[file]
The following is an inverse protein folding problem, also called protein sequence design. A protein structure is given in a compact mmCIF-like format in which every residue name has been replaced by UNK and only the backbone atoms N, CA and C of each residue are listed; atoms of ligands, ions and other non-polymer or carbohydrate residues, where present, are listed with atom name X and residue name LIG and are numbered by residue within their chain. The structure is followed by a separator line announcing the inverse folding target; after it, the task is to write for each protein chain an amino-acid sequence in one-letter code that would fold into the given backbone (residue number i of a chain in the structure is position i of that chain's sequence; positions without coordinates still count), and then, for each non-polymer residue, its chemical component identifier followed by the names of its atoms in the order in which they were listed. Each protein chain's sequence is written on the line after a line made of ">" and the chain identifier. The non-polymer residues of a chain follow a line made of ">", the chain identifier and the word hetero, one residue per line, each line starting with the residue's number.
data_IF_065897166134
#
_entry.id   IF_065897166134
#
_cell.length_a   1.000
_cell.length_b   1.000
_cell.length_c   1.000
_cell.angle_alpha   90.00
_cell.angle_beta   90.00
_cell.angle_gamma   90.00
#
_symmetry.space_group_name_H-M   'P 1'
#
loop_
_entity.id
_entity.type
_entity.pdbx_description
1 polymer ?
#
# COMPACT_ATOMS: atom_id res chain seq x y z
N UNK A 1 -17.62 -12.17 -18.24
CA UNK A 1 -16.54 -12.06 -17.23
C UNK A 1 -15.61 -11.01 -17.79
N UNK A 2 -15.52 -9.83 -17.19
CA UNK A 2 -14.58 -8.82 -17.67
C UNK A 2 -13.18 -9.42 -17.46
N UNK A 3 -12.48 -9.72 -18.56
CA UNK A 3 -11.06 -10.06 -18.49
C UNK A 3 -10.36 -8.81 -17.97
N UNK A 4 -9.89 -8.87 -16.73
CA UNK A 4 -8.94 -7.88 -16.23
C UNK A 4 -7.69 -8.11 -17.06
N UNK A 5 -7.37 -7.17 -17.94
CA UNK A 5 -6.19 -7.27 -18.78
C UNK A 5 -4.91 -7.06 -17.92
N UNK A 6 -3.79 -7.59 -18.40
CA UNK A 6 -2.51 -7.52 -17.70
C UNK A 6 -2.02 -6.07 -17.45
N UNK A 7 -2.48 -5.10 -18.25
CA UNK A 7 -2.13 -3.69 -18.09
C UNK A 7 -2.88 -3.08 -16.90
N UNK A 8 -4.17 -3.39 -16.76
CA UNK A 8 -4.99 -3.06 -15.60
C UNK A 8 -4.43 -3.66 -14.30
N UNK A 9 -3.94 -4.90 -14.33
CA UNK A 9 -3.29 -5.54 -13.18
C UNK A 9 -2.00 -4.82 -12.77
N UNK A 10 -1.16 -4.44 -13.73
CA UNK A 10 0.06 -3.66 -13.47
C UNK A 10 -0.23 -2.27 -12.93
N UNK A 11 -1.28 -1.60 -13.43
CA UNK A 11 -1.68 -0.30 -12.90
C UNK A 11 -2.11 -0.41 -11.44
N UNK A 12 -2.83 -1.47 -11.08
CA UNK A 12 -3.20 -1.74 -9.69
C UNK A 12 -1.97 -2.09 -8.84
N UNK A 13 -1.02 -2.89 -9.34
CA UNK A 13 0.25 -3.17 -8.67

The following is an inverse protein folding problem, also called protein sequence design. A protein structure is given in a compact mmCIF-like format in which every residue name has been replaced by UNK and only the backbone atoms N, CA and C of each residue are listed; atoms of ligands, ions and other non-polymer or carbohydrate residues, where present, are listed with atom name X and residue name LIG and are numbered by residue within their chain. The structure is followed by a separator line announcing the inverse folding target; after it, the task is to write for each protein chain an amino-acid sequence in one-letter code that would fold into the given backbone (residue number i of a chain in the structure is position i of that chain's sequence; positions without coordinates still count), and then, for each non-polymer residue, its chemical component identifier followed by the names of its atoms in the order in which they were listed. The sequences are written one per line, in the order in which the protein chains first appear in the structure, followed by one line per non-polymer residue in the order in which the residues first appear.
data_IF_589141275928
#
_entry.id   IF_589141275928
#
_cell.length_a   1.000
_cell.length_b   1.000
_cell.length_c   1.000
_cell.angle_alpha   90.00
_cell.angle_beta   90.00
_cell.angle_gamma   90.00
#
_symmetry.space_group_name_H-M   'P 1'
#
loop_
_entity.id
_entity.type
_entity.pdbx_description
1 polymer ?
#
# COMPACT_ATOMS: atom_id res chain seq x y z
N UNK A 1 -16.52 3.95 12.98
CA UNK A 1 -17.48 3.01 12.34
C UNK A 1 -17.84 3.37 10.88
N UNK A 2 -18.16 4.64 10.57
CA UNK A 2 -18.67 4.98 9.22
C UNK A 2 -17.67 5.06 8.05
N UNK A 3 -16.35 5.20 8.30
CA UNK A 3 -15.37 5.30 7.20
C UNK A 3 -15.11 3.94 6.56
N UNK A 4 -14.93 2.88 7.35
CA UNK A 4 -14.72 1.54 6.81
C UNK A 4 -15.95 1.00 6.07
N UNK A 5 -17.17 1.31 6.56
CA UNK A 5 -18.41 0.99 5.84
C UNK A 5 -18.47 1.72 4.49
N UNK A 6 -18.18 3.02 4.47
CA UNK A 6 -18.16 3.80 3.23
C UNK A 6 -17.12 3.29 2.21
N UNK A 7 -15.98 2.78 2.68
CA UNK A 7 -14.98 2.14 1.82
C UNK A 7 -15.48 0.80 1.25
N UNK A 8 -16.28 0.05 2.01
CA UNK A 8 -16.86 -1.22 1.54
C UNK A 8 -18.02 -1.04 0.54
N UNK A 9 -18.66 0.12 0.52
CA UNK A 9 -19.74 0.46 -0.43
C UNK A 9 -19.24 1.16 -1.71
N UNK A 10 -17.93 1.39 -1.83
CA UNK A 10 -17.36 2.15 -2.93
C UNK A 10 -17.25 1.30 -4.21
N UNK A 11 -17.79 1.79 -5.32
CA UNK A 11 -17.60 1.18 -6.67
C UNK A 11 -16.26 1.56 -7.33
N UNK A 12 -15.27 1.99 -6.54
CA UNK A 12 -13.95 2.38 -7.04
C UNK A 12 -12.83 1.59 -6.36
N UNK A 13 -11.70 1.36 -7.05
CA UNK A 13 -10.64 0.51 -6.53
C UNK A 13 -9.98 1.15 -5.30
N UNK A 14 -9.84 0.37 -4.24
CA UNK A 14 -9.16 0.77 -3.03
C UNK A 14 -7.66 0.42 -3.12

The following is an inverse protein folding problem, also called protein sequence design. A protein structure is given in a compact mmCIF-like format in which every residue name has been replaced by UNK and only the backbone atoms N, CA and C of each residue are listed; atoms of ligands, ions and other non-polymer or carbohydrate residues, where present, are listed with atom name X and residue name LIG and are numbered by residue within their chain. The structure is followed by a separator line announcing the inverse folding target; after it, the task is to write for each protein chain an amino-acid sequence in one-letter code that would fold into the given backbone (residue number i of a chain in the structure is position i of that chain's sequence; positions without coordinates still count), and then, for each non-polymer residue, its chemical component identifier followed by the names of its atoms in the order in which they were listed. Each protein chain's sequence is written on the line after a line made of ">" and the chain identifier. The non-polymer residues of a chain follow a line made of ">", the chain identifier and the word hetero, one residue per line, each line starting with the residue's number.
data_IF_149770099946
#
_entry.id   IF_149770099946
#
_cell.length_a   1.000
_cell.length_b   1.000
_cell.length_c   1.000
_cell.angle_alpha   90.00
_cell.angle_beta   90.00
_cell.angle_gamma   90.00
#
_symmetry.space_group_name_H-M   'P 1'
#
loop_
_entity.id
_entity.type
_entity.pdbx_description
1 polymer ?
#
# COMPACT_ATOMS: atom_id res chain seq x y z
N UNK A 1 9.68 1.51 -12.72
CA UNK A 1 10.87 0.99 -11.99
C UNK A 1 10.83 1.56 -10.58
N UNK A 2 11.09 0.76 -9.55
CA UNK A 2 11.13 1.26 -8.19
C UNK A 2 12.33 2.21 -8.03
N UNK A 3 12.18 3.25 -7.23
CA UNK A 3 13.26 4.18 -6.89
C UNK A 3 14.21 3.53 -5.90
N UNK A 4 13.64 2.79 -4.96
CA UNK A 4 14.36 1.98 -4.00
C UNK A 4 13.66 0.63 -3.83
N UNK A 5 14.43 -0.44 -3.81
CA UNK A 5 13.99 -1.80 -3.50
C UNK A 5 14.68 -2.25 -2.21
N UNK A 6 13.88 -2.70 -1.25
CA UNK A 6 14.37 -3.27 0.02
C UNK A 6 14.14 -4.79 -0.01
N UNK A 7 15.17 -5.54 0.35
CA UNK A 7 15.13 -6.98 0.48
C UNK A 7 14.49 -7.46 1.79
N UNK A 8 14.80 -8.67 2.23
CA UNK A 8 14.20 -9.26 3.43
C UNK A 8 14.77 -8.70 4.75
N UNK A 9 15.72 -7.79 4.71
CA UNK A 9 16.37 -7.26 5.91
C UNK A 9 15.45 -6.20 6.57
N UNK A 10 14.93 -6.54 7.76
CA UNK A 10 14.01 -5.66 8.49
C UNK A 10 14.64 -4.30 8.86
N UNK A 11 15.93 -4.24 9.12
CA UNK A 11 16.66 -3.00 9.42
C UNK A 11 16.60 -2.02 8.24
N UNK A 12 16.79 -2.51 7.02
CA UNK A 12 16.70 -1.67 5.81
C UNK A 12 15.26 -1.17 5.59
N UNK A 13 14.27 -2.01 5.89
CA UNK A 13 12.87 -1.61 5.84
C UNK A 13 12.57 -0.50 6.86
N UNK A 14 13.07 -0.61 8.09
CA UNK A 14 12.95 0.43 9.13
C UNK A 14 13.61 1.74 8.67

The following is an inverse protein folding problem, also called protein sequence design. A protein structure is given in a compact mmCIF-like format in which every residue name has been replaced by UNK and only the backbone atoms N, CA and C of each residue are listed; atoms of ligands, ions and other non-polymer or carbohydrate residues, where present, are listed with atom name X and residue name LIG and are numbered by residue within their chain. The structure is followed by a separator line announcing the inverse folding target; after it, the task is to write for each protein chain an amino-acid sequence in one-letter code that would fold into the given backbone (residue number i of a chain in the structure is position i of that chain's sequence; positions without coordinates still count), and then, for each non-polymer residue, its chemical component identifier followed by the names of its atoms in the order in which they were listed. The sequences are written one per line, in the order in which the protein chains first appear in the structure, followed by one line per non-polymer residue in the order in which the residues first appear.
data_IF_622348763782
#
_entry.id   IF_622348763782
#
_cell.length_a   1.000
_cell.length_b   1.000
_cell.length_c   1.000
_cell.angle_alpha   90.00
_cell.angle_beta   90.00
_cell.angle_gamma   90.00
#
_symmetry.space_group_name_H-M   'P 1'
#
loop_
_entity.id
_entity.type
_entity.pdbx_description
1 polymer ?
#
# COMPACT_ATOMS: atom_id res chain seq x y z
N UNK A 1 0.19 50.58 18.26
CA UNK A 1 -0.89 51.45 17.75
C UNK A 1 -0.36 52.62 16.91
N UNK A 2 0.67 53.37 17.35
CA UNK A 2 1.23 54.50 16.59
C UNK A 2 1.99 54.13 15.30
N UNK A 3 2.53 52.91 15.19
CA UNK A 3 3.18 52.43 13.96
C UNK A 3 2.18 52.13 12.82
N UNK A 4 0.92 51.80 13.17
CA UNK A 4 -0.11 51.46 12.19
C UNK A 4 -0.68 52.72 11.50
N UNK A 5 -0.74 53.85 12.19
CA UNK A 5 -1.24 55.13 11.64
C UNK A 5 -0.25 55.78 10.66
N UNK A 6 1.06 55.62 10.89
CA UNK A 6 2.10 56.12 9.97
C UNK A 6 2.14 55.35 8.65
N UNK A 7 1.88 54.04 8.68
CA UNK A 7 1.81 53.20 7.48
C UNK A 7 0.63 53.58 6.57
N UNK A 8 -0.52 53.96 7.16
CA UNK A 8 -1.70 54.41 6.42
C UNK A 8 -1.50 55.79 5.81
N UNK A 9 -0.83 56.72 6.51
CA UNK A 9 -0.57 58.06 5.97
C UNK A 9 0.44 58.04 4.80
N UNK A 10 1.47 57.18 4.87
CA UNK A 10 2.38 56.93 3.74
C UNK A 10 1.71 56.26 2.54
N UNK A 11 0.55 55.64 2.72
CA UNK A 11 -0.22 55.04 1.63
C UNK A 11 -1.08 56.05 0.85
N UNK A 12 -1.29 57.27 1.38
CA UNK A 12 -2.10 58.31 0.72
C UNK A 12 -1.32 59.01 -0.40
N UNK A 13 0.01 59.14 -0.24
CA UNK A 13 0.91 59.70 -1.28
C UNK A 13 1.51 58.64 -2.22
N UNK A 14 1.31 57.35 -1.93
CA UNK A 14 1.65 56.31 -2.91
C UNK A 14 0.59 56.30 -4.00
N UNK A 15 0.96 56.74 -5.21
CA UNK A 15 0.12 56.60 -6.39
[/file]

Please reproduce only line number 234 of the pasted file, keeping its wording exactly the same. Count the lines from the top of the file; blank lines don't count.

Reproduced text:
N UNK A 10 1.47 57.18 4.87